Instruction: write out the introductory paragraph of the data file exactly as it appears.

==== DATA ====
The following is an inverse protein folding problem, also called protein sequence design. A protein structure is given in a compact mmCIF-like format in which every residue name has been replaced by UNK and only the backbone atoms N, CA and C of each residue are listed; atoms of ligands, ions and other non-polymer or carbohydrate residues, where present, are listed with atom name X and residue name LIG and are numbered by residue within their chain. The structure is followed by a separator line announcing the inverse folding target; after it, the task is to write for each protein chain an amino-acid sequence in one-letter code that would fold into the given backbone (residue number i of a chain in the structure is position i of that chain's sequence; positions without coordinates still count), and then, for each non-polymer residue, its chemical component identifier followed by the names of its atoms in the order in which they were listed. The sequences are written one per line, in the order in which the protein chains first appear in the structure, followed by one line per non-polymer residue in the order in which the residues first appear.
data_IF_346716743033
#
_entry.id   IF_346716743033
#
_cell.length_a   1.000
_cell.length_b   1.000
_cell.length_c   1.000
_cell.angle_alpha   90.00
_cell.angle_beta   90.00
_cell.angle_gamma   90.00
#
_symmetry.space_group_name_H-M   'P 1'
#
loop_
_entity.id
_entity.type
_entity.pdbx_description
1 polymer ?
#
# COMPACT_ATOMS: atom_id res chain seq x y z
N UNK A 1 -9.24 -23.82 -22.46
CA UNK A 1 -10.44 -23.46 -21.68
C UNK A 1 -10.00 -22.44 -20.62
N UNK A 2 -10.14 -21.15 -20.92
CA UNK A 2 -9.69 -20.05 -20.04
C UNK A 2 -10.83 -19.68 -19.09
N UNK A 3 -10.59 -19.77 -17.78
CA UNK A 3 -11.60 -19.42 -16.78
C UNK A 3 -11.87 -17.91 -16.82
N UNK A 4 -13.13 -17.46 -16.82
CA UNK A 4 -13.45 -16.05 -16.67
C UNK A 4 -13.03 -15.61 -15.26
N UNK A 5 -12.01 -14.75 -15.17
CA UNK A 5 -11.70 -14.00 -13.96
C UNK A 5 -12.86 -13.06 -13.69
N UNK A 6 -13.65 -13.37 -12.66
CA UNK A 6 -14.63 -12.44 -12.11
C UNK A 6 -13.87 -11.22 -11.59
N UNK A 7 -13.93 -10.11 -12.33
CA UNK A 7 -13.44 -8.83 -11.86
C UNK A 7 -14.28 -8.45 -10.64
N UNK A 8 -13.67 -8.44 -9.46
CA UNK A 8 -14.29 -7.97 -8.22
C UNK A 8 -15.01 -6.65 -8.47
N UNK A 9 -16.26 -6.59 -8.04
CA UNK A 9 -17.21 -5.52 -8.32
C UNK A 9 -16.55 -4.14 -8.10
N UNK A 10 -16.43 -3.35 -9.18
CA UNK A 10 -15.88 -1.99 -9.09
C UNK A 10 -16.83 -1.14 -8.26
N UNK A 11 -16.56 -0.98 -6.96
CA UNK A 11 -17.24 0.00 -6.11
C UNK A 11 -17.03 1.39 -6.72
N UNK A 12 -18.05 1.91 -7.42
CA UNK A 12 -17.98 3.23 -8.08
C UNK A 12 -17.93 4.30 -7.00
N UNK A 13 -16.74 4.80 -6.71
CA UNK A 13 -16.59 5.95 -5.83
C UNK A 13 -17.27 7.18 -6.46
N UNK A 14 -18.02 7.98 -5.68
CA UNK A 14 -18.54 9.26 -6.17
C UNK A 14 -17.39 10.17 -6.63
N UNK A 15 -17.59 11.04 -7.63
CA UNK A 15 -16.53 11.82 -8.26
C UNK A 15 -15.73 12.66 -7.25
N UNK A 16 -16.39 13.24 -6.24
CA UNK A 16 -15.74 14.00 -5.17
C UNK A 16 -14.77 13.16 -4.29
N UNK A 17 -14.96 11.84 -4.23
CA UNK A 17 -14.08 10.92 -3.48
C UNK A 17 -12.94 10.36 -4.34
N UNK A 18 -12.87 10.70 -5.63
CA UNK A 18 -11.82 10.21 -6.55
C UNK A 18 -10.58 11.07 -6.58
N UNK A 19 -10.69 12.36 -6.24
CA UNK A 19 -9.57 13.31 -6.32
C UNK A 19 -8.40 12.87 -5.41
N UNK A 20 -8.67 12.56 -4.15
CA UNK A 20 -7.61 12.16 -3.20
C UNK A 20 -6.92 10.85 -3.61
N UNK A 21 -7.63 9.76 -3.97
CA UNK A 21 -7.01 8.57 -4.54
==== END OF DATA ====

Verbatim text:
The following is an inverse protein folding problem, also called protein sequence design. A protein structure is given in a compact mmCIF-like format in which every residue name has been replaced by UNK and only the backbone atoms N, CA and C of each residue are listed; atoms of ligands, ions and other non-polymer or carbohydrate residues, where present, are listed with atom name X and residue name LIG and are numbered by residue within their chain. The structure is followed by a separator line announcing the inverse folding target; after it, the task is to write for each protein chain an amino-acid sequence in one-letter code that would fold into the given backbone (residue number i of a chain in the structure is position i of that chain's sequence; positions without coordinates still count), and then, for each non-polymer residue, its chemical component identifier followed by the names of its atoms in the order in which they were listed. The sequences are written one per line, in the order in which the protein chains first appear in the structure, followed by one line per non-polymer residue in the order in which the residues first appear.